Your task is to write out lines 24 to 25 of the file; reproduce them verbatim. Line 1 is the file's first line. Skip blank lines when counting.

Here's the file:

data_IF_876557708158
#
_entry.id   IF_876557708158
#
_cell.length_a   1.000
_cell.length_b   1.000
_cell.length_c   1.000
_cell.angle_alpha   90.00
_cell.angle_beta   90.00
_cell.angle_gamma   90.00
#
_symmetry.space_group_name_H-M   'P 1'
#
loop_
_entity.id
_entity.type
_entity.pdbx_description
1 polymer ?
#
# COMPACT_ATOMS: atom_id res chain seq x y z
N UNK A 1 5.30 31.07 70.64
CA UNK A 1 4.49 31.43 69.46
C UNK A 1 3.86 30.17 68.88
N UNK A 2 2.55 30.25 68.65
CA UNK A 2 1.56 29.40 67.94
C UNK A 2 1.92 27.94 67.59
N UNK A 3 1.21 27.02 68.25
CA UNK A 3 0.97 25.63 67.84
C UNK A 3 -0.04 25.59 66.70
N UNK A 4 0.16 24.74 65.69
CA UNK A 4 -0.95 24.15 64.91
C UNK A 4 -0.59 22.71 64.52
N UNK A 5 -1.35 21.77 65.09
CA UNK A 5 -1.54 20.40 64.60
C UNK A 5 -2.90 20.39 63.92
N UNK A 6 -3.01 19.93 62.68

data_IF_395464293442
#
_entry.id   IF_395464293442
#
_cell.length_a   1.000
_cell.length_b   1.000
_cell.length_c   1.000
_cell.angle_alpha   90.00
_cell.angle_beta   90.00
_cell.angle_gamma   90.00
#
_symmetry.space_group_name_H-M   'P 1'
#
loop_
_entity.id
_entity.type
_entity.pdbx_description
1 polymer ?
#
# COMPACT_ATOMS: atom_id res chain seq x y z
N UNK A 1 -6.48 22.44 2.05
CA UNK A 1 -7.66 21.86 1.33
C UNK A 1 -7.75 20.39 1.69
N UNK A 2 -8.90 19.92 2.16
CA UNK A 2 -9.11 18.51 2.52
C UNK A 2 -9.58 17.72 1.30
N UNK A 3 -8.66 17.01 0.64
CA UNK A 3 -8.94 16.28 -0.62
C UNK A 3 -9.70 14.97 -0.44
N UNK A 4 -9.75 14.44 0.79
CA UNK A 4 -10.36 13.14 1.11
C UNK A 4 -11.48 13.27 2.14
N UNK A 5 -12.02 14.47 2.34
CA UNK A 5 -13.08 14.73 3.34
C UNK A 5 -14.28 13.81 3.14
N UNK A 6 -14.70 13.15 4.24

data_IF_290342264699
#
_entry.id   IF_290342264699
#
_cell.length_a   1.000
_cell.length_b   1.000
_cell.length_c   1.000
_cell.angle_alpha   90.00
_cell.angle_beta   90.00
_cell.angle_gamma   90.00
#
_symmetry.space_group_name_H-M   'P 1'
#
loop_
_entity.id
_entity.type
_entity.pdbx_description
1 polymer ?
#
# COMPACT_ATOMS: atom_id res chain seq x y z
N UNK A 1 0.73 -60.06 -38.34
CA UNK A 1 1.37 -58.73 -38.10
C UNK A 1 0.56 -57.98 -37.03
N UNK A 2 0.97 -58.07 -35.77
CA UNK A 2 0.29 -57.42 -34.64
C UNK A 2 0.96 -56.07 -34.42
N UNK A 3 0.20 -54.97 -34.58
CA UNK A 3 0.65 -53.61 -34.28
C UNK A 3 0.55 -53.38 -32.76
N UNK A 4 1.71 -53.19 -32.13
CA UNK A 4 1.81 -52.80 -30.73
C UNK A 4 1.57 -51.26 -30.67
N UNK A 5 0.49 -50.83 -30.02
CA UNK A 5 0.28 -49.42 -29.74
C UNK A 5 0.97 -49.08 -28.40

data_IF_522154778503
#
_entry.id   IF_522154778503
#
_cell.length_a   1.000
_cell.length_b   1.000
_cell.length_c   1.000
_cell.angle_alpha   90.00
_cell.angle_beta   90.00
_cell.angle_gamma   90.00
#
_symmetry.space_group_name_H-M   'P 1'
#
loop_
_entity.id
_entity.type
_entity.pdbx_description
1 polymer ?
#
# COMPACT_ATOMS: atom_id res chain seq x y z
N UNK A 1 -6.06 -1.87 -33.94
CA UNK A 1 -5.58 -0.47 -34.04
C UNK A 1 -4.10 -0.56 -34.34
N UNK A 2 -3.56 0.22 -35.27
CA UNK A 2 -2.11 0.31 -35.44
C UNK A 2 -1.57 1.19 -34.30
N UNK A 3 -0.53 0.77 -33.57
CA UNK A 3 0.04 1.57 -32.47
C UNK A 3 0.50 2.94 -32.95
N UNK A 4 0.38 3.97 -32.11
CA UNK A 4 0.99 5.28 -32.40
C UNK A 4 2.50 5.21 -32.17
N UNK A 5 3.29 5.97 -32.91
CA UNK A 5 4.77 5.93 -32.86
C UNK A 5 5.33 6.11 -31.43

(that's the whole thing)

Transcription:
N UNK A 2 2.55 30.25 68.65
CA UNK A 2 1.56 29.40 67.94